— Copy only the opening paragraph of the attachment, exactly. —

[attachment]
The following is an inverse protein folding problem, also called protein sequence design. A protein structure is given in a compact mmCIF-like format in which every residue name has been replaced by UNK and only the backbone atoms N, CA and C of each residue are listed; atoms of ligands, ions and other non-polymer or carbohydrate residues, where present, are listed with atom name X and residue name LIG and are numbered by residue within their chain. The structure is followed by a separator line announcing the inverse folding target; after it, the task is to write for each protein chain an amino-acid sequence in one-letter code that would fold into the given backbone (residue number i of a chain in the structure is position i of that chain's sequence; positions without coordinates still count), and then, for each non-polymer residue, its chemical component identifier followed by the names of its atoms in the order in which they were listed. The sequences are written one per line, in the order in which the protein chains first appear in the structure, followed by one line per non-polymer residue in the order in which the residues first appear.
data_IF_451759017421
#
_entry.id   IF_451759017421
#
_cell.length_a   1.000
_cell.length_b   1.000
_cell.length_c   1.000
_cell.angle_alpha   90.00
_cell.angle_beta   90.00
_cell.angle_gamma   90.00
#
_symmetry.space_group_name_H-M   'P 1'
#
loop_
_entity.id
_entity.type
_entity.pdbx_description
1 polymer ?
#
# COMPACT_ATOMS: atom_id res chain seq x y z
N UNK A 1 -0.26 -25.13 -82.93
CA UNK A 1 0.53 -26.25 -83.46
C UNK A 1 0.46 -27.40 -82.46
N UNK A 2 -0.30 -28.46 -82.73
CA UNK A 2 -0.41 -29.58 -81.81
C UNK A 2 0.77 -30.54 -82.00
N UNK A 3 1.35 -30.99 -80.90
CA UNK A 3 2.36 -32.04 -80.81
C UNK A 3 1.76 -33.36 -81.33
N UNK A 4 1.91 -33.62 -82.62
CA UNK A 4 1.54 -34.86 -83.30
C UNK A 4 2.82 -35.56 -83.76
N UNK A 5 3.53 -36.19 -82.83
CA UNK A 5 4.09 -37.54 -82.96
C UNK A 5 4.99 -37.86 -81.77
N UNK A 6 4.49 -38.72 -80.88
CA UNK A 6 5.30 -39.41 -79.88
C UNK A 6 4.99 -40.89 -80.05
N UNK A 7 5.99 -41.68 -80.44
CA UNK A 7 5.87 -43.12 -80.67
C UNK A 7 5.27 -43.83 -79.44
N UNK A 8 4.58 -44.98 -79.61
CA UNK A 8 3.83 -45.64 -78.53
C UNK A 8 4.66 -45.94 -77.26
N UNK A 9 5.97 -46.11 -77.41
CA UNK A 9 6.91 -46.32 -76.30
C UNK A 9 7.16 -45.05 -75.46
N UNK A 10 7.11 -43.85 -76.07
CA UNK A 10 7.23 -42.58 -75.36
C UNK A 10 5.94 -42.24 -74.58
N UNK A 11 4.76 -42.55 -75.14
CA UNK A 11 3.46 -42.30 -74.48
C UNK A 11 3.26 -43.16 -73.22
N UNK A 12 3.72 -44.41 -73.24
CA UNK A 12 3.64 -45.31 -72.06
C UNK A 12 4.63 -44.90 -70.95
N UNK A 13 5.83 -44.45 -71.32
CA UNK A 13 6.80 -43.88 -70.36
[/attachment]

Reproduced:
The following is an inverse protein folding problem, also called protein sequence design. A protein structure is given in a compact mmCIF-like format in which every residue name has been replaced by UNK and only the backbone atoms N, CA and C of each residue are listed; atoms of ligands, ions and other non-polymer or carbohydrate residues, where present, are listed with atom name X and residue name LIG and are numbered by residue within their chain. The structure is followed by a separator line announcing the inverse folding target; after it, the task is to write for each protein chain an amino-acid sequence in one-letter code that would fold into the given backbone (residue number i of a chain in the structure is position i of that chain's sequence; positions without coordinates still count), and then, for each non-polymer residue, its chemical component identifier followed by the names of its atoms in the order in which they were listed. The sequences are written one per line, in the order in which the protein chains first appear in the structure, followed by one line per non-polymer residue in the order in which the residues first appear.